But as Dickens once wrote, “I have been bent and broken, but I hope into a better shape.”

That proverbial 2013 post being ranked highly is nice: if it gives off a hint of irrelevance and outdated knowledge, the UX and trust for your brand will suffer.

Artfully Dodge Old Hat SEO

It’s time for re-purposed content: an informed, relevant update, if you will.

As we all know, search algorithms change. Media forms (like ours) and an entire industry (us included) are dedicated to monitoring, following and staying ahead of such changes. This is why

  • keyword loading becomes verboten;
  • video carries weight now;
  • poorly optimised pages featuring either a low-quality image or nothing of the sort will get left behind;
  • alt tags are so important

For UX, there’s nothing more galling that having your website modernise into such a beautiful layout, you half expect young girls with rose baskets singing “Who will buy?” outside the door; meanwhile, your post shows signs and practices of the old site.

In short: bring the SEO practices of that content up to speed so that your top five ranking today won’t be penalised (and will possibly move to within the top three) tomorrow.

How Will It Help?

One thing we like to do here at SQ Dgital is brush up content that’s evergreen, is organically searchable, and/or shows such potential with a right good tidy.

Remember how we talked about new laws and regulations informing your content strategy moving forward? For posts like this (and even posts that had potential, but couldn’t quite get off the ground), it should be considered that new laws and regulations can inform the posts of Christmas past.

Once you've published your content, the process isn't over. Optimise all of your channels to give the content the best reach possible.

A touch up on the wording to address new regulations that have arisen is a godsend for being found organically. Google loves an update, specifically one which:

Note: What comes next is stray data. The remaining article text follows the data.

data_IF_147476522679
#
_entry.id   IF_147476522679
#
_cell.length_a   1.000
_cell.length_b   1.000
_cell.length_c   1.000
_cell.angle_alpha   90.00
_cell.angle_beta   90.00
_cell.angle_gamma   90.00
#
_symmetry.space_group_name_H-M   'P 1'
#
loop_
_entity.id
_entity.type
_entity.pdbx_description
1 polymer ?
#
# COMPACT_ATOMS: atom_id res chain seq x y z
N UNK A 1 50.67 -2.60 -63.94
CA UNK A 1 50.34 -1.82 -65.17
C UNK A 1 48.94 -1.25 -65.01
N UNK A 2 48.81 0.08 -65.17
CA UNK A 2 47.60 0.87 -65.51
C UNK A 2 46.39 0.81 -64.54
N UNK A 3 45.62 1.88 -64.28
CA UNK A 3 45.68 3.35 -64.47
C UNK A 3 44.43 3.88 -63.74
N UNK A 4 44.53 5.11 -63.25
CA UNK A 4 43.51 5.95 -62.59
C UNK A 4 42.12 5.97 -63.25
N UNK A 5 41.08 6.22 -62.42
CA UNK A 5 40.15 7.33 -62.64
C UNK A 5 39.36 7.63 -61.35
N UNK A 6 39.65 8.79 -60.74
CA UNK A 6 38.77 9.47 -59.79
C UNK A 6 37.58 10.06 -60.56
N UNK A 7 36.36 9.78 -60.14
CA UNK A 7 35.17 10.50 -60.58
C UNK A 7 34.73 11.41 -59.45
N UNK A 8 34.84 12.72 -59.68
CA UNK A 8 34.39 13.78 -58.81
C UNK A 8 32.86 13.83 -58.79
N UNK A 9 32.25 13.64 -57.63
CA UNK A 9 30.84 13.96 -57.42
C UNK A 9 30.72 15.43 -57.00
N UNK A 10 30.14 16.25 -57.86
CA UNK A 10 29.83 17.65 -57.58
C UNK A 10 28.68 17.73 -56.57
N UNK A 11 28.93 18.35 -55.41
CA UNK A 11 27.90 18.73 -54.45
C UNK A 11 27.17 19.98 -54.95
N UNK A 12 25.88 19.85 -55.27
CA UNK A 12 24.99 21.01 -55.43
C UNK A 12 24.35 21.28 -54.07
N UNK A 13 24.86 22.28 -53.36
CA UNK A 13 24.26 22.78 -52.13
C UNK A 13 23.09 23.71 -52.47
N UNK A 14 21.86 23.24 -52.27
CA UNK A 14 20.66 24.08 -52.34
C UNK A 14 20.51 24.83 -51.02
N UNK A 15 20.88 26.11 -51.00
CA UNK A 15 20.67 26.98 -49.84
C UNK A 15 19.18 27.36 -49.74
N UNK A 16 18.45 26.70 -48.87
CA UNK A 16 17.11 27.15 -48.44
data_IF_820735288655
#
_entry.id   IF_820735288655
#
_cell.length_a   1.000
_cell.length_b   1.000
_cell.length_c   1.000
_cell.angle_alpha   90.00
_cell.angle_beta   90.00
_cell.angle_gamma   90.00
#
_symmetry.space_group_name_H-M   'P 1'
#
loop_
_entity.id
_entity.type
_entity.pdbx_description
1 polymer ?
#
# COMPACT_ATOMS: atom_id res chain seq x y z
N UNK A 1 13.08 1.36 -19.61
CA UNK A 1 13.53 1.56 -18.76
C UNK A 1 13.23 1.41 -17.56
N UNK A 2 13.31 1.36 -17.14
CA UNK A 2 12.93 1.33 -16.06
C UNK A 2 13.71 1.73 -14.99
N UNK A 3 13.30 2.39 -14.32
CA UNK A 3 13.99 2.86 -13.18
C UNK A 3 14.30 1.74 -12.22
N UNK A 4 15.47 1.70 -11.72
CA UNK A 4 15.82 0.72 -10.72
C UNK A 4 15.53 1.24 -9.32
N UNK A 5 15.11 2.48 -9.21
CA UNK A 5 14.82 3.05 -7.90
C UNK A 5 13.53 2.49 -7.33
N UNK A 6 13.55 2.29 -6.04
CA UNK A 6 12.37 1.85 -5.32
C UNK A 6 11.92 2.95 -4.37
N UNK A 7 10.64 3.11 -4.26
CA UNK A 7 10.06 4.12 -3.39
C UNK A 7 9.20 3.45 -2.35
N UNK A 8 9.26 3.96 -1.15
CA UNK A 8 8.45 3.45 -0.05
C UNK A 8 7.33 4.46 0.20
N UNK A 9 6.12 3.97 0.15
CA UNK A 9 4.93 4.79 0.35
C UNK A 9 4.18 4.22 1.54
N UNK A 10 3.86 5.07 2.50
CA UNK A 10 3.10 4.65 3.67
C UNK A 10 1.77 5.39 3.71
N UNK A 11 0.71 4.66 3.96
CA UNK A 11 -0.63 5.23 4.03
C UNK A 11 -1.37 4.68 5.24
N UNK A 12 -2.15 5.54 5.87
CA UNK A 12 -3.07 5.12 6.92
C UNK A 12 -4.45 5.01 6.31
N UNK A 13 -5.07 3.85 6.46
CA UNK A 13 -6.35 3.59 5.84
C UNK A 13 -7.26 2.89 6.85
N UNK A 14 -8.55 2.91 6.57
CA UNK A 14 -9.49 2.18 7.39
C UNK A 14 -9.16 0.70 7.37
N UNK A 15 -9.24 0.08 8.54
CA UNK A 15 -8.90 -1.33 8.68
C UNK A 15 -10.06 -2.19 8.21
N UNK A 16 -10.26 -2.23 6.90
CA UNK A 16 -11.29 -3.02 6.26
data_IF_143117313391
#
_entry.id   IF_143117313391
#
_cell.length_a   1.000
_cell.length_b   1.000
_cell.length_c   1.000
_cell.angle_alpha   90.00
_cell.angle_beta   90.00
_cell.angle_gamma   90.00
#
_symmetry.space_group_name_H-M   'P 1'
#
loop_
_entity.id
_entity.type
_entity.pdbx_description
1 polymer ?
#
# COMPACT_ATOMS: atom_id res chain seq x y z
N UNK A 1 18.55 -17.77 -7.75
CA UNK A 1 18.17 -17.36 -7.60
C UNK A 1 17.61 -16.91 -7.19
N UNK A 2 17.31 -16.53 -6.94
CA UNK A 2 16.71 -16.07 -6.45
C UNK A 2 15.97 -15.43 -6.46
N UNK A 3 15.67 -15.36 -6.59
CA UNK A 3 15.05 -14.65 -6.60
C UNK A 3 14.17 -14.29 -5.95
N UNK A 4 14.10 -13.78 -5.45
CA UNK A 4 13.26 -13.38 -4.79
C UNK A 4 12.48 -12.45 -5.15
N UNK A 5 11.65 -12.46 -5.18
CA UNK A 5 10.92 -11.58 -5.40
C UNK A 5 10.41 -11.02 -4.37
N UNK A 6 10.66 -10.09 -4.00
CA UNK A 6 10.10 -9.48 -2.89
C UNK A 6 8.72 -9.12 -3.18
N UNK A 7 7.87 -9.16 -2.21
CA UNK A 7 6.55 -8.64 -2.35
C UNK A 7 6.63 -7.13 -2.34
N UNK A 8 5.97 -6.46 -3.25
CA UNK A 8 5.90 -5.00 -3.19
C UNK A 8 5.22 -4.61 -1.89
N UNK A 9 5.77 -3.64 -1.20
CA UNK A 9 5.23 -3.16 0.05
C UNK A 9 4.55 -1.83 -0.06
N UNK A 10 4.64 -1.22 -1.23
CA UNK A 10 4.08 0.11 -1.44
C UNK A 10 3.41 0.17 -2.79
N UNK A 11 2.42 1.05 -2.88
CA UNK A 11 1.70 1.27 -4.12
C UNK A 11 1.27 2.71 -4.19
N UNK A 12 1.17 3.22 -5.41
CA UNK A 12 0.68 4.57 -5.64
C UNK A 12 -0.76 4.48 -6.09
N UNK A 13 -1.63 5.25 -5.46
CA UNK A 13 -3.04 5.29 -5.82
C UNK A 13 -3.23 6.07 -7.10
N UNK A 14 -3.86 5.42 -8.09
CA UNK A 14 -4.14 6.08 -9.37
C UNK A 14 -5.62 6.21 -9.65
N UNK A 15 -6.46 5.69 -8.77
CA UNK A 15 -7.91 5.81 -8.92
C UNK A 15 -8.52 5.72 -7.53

• Adds relevant insight (i.e. addresses new rules and regulations)
  • Updates SEO fundamentals (i.e. adds relevant, shareable custom imagery with alt tags)
  • Enhances UX (i.e. visuals or video that breaks up the page)
  • Tells the algorithm the page is trying to do more for the audience (i.e. increases in word count)
  • Search engines like Google love it when pages or posts change with the times, for enhanced UX, new regulations and SEO purposes.

This is proactive content backed by good practical marketing theory. Something as simple as writing “UPDATE” within the body and keeping the original date is a trigger to search engines. Be sure to back it up with relevant additional content, and you’ve let them (and by extension, potential customers) know about a re-purpose of content with meaning, context and relevance to your world.

Or as Fagin would say it, you’re reviewing the situation.

Review your content marketing situation with the digital marketing team at SQ Digital. We are one of the longest running digital marketing agencies in the UK, and our experience allows us to develop new, purposeful content forms that help your brand get found by targeted leads who can help your business thrive as satisfied customers.

This was written by: sqdigital